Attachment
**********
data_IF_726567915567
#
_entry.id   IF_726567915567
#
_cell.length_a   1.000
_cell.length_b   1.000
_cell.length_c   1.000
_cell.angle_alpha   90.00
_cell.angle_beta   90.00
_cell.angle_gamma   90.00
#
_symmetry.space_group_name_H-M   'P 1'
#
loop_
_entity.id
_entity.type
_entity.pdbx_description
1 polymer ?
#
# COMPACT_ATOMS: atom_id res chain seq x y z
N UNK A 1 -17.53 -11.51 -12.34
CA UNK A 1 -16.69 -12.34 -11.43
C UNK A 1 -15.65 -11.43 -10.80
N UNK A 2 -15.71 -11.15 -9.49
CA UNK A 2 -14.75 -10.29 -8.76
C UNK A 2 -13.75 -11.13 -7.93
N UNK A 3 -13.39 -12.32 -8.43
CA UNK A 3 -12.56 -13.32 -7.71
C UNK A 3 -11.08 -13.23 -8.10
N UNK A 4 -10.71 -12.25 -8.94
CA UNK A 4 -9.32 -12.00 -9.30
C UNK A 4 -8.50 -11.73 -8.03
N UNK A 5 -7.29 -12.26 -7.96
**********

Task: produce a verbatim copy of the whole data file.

data_IF_726567915567
#
_entry.id   IF_726567915567
#
_cell.length_a   1.000
_cell.length_b   1.000
_cell.length_c   1.000
_cell.angle_alpha   90.00
_cell.angle_beta   90.00
_cell.angle_gamma   90.00
#
_symmetry.space_group_name_H-M   'P 1'
#
loop_
_entity.id
_entity.type
_entity.pdbx_description
1 polymer ?
#
# COMPACT_ATOMS: atom_id res chain seq x y z
N UNK A 1 -17.53 -11.51 -12.34
CA UNK A 1 -16.69 -12.34 -11.43
C UNK A 1 -15.65 -11.43 -10.80
N UNK A 2 -15.71 -11.15 -9.49
CA UNK A 2 -14.75 -10.29 -8.76
C UNK A 2 -13.75 -11.13 -7.93
N UNK A 3 -13.39 -12.32 -8.43
CA UNK A 3 -12.56 -13.32 -7.71
C UNK A 3 -11.08 -13.23 -8.10
N UNK A 4 -10.71 -12.25 -8.94
CA UNK A 4 -9.32 -12.00 -9.30
C UNK A 4 -8.50 -11.73 -8.03
N UNK A 5 -7.29 -12.26 -7.96